Take inventory.

Make it a point at the beginning of the year to take inventory of your current marketing efforts. What are you currently putting effort toward and/or spending money on? You should also take inventory of your digital assets. In other words, make a list of all of your company’s social media pages, websites, email addresses, etc.

Make sure your info is current and accurate.

The start of the year is also a good time to make sure all of the information out there about your brand is current and accurate. Are your hours of operation listed correctly? Are your services up to date? People hold you to what’s on your website, so make sure it’s factual.

Reassess the strategies that are no longer working for you.

Out with the old, as they say! If you are spending time, effort and money on a marketing tactic that is no longer working for you, it may be time to reconsider.

Make small changes.

Rather than completely shed your current strategies that you think could be more effective, try retooling them in a new way. Maybe you need to tweak your messaging, your graphics, your targeted audience—little changes can help!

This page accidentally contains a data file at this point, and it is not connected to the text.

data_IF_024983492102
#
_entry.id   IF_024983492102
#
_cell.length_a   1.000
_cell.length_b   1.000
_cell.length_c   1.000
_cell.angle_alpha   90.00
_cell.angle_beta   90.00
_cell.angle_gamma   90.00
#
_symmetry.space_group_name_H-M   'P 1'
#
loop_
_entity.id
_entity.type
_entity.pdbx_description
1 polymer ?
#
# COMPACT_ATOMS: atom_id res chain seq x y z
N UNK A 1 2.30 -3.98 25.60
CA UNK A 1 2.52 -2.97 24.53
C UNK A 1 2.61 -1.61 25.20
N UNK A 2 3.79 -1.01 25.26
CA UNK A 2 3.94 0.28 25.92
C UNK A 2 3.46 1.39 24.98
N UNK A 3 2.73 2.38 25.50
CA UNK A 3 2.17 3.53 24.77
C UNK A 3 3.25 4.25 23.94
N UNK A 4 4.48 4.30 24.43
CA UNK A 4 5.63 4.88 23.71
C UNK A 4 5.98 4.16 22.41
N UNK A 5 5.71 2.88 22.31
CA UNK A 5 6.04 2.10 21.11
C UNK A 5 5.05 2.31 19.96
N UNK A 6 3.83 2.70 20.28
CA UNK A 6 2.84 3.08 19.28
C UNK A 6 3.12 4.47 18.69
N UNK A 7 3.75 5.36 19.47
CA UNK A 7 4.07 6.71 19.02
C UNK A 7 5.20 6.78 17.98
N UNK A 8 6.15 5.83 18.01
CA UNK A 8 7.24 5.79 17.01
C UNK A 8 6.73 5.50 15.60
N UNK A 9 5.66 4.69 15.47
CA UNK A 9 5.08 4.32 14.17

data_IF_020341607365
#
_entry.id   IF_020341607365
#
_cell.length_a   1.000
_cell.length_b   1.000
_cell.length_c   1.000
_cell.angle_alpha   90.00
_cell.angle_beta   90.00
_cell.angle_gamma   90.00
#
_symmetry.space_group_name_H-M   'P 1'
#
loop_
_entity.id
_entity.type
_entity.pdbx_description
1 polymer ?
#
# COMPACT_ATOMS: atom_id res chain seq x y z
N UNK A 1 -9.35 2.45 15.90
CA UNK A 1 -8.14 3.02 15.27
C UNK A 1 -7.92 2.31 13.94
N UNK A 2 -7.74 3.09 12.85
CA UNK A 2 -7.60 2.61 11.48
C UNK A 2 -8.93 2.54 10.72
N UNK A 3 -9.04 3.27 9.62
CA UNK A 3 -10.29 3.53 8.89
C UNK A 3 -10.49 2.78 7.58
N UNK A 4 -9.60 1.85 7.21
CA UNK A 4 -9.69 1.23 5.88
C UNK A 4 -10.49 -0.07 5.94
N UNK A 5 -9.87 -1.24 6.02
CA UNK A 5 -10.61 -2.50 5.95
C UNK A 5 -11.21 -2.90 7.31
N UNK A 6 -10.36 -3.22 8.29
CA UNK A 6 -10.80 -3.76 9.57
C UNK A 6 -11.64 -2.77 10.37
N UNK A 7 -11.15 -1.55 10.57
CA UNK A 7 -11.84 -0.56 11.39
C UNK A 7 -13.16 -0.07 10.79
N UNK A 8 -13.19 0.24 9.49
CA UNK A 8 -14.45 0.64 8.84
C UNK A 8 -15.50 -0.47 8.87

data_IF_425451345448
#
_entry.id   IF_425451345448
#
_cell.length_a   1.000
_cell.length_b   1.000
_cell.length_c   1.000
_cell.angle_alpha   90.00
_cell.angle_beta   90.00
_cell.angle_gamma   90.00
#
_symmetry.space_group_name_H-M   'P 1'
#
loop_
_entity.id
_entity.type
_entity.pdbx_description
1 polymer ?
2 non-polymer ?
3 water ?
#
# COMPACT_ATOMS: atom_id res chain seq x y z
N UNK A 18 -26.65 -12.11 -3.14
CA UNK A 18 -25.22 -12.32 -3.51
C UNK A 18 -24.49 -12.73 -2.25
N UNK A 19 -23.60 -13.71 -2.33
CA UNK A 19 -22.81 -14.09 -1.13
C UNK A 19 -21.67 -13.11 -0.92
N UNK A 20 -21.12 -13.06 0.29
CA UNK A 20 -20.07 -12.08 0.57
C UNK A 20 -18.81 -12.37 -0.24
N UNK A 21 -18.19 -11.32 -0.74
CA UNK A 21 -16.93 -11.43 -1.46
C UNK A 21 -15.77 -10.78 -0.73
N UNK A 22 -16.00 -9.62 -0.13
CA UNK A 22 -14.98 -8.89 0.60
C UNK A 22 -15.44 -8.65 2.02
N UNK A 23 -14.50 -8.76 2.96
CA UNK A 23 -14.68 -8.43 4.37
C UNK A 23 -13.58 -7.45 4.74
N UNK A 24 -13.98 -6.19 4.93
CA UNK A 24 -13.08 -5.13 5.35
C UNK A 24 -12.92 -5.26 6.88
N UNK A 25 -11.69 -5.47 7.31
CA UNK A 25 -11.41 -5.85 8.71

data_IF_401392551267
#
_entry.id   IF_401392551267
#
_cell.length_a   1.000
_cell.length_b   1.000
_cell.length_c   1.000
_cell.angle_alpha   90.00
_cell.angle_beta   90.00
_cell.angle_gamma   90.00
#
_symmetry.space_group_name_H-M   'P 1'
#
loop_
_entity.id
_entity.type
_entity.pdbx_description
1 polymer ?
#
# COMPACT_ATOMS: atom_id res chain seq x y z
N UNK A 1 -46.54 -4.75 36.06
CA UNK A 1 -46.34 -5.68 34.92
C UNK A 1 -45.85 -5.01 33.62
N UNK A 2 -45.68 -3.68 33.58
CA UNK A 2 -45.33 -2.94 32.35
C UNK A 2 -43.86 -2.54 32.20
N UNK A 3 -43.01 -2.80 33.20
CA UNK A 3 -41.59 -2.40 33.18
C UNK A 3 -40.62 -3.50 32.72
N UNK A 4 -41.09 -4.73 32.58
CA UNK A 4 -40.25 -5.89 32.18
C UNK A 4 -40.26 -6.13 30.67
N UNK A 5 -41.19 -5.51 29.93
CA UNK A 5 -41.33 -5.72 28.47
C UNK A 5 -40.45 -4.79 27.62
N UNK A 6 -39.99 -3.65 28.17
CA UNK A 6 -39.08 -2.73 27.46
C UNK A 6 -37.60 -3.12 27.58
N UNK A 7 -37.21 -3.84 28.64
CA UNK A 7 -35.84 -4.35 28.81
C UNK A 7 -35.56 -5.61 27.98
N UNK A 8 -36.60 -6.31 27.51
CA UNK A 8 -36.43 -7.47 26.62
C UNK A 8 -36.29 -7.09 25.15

Clean up your digital assets.

Web pages that lead nowhere, social accounts still boasting holiday décor, portfolios that haven’t been touched in a year—it’s time for some updating! Among our 20 marketing goals for 2020 is to clean up your defunct and out of date digital assets.

Stick to a social media schedule.

If creating a monthly or weekly schedule for your social media efforts has never really been your thing, try it out in 2020! It can not only help you anticipate events and sales opportunities coming up on the calendar, but it can help you to maintain a consistent posting schedule.

Focus on brand consistency.

The public-facing appearance of your brand should be consistent in order to help strengthen brand recognition and loyalty in the eyes of your followers. If you’re using two different versions of a logo, for example, ditch one and use the same one across the board.